Membranes and Films

Place a drop of liquid detergent on water and it will rapidly spread out to form a thin film on the surface. Detergents and soaps are made from special molecules comprising a hydrocarbon chain (which is hydrophobic) with a polar 'hydrophilic' headgroup. Water is a polar solvent; so the polar end of the molecule buries itself in the polar solvent. The hydrophobic end of the molecule sticks out to avoid contact with the water; a film of molecular thickness is formed.

Because the surface of the water is coated with hydrophobic molecules, it behaves very differently. Pure water has a high surface tension; it behaves as though it has a skin (as can be shown by carefully placing a steel needle on its surface; the needle will be held by the skin, but it is not 'floating'; as soon as it penetrates the skin, it will sink). This high surface tension is a consequence of the strong interaction between the molecules; these interactions mean that the liquid is driven to reduce its surface area as much as possible, because when molecules are at the surface they experience less attraction from neighboring molecules. We cannot therefore blow bobbles of pure water; the high surface tension will make them collapse. But we can blow soap bubbles, because the films of soap molecules that form at the surfaces have a dramatically lower surface tension; the hydrophobic molecules interact with each other much less than do the water molecules. They can easily form structures like soap bubbles with high surface areas. It is the relative sizes of the molecular forces between the molecules in soaps and detergents and those of water that allow us to blow soap bubbles.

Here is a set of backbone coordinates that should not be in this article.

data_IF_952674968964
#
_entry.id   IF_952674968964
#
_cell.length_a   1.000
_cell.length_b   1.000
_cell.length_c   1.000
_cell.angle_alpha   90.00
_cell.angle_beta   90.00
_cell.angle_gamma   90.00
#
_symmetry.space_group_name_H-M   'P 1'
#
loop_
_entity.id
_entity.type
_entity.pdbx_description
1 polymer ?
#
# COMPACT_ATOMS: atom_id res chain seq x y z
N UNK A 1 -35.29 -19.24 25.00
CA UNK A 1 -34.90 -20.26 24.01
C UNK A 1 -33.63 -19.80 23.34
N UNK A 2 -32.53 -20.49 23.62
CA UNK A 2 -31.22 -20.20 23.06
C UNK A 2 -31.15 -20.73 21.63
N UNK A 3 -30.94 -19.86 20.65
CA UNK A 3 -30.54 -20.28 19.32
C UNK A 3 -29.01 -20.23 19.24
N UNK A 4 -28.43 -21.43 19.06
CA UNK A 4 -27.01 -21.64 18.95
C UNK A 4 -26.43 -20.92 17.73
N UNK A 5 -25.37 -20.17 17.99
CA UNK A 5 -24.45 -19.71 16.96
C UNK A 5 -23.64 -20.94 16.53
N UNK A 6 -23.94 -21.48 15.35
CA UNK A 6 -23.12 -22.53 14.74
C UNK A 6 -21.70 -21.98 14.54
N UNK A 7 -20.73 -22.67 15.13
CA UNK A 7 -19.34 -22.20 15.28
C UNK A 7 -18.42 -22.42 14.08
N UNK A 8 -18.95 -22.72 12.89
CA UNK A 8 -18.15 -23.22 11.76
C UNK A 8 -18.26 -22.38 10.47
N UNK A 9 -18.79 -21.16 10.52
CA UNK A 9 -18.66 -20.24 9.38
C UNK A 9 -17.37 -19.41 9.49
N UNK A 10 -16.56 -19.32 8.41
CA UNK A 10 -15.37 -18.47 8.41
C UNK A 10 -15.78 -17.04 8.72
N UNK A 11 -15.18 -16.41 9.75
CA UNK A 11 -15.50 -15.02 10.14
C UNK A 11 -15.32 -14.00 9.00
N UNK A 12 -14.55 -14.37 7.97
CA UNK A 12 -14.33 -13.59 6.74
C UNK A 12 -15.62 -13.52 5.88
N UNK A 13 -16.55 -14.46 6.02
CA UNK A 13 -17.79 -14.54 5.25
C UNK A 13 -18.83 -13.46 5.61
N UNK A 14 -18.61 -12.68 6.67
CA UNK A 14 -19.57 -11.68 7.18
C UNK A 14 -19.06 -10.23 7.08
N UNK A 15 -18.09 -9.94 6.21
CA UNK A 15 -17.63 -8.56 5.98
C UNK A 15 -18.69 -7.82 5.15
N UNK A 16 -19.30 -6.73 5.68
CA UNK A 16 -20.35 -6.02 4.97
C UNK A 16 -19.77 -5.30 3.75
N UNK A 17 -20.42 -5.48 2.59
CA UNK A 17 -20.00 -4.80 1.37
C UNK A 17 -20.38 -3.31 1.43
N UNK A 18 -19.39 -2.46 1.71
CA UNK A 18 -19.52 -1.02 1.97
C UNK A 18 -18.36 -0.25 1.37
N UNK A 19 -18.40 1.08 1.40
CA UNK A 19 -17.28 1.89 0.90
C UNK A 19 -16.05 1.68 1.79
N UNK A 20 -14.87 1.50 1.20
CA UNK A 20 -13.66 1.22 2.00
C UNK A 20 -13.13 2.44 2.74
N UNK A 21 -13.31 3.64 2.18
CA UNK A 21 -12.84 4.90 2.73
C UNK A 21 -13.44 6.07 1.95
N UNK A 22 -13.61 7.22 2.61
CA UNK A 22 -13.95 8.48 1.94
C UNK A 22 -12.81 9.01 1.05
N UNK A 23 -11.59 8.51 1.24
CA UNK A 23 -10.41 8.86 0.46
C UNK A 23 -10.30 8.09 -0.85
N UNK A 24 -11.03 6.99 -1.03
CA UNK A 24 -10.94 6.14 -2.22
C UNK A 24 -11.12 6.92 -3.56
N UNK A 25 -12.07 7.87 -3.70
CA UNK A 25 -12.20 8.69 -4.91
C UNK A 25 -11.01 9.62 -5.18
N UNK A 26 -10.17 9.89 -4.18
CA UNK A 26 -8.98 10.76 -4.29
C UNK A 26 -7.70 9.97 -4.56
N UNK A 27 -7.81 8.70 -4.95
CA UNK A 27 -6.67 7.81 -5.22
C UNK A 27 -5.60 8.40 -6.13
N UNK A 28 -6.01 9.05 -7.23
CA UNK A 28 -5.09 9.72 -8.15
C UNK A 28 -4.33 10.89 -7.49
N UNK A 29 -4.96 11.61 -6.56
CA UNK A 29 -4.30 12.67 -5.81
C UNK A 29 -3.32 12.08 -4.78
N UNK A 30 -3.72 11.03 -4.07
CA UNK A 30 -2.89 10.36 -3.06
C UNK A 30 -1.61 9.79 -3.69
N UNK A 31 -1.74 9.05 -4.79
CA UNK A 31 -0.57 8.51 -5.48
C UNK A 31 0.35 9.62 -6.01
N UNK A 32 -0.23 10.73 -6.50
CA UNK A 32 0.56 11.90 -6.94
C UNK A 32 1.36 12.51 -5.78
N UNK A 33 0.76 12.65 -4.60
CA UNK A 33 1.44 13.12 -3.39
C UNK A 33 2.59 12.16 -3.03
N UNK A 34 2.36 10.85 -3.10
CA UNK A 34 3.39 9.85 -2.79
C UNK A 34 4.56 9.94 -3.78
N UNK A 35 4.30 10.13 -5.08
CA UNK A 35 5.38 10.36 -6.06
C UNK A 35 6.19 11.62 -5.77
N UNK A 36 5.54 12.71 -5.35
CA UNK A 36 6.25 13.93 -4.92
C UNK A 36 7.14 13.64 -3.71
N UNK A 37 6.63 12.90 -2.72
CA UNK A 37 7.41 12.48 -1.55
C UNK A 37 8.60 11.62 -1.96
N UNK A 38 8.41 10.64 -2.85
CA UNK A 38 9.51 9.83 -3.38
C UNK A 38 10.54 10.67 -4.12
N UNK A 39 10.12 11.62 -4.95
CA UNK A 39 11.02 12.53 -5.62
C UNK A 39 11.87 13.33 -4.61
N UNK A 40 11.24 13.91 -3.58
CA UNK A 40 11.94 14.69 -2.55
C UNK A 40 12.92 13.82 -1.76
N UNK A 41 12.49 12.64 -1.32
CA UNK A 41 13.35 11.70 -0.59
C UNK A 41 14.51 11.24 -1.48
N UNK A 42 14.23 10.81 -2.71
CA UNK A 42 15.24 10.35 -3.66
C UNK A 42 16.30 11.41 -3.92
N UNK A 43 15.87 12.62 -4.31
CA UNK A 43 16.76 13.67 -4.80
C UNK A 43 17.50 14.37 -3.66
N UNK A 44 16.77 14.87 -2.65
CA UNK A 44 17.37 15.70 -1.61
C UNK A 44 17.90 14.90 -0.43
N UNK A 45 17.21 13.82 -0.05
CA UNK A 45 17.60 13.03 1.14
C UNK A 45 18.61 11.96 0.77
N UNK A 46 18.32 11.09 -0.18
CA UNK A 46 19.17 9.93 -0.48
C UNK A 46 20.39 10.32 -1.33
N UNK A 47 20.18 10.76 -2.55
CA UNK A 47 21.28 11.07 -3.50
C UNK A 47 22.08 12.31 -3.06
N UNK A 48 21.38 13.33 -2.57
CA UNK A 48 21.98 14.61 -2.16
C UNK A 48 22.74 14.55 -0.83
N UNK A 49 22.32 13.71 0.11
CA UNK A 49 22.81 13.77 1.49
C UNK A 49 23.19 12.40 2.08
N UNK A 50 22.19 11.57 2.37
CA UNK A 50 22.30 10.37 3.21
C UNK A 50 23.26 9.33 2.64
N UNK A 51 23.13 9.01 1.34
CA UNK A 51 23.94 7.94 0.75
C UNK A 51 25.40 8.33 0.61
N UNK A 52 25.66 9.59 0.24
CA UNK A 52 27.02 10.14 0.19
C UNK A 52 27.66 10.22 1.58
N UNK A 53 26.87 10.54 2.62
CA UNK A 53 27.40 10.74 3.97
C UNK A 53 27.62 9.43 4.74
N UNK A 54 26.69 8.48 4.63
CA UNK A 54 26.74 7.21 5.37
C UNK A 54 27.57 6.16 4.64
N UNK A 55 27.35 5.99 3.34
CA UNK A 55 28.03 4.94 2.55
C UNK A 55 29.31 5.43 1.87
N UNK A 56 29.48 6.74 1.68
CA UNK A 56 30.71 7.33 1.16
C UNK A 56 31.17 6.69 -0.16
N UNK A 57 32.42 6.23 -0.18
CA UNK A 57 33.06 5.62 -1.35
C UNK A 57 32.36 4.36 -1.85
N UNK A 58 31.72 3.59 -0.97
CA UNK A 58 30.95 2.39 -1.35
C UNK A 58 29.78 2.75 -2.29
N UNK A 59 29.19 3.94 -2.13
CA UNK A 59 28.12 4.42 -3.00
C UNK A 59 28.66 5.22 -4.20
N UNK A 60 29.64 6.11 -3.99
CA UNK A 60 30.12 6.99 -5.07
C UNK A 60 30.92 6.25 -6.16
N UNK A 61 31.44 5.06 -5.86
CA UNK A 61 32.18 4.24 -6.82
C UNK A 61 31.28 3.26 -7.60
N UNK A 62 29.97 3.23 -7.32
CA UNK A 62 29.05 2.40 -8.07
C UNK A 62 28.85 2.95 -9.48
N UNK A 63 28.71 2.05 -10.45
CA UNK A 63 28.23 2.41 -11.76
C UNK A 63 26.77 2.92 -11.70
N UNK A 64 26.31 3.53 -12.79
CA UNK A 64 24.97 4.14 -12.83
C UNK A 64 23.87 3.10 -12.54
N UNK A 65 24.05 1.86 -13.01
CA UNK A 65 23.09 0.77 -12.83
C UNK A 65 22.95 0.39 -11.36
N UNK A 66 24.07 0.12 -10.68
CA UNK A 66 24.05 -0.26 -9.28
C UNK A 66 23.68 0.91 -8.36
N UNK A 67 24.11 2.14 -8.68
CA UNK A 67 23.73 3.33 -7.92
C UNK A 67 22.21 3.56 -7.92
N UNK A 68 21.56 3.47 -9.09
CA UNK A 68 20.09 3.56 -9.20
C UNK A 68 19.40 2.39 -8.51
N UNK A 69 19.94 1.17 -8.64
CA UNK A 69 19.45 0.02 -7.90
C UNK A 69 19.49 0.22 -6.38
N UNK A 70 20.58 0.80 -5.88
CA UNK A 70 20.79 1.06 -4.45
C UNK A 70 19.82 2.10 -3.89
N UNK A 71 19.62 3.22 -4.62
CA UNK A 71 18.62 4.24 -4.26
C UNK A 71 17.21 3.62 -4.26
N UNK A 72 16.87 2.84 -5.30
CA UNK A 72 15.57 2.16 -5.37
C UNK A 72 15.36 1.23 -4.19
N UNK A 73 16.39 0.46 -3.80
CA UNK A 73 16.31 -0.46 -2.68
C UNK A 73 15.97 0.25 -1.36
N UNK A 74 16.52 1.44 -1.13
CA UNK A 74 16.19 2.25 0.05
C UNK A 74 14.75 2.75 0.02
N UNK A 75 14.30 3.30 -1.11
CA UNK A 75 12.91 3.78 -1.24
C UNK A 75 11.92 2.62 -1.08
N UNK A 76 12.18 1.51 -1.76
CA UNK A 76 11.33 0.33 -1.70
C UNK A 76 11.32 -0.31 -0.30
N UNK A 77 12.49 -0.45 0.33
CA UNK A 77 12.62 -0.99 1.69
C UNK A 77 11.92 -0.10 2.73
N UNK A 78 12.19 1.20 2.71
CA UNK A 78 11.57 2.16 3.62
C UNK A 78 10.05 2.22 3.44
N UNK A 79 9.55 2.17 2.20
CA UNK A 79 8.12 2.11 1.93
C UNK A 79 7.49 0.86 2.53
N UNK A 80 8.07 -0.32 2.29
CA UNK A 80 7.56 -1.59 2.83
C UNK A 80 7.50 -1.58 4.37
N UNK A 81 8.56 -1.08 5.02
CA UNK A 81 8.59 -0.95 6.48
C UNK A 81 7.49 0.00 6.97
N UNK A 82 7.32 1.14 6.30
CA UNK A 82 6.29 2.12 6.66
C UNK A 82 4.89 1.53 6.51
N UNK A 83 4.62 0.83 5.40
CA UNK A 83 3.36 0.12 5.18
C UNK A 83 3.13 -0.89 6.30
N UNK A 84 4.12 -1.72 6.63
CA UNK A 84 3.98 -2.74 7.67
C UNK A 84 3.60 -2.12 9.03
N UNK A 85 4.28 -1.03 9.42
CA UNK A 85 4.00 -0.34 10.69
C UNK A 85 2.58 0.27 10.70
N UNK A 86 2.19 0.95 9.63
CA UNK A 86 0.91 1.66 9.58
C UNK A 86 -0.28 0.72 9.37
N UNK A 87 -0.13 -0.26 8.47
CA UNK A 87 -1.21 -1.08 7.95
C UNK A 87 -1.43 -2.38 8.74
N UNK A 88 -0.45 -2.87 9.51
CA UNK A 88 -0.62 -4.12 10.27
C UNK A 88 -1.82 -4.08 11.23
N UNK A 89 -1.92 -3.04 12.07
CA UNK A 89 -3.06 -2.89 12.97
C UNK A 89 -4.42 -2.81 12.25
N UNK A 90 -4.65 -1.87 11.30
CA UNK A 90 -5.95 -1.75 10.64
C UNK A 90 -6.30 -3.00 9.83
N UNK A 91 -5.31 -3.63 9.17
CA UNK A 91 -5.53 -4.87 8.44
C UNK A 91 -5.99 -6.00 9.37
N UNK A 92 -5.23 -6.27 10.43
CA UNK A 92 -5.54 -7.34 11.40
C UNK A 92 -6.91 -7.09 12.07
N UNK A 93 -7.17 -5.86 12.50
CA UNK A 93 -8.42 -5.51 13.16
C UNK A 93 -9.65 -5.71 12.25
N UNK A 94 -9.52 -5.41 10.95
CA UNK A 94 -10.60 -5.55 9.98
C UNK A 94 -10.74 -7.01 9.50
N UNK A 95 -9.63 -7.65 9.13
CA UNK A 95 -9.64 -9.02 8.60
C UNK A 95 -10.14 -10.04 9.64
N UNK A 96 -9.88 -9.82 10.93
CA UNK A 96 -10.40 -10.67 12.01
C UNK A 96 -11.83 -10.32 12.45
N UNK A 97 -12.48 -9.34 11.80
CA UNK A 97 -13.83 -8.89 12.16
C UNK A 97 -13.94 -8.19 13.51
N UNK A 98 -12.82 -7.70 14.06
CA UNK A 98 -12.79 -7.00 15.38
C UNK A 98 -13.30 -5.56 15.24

The other response which our two ended (or amphiphilic) molecules can make in solution is to cluster together, with the hydrophobic component of the molecule pointing inward, and the hydrophilic pointing outward. Formation of these micelles may also help to capture other molecules, for example the molecules of fats and greases which are hydrophobic; they play an important role in detergency actions.

Another way in which the hydrophobic interaction can express itself is by forming double layers in which the hydrophobic parts of the amphiphilic molecules on neighboring layers point inwards, but instead of rolling up into a ball as in the micelles, they line up in a bi-layer. By far the most important context in which such layers are formed is in living matter. Membranes are vitally important structures in living organisms. Cells, which are the most important structural entity in all sophisticated life forms are bounded by membranes, as is the nucleus in their center (in which all the genetic material is stored). These membranes are essentially double layers. The amphiphilic molecules from which they are constructed are known as lipids. Membranes, as well as playing a structural role, also must allow certain molecules to pass through them.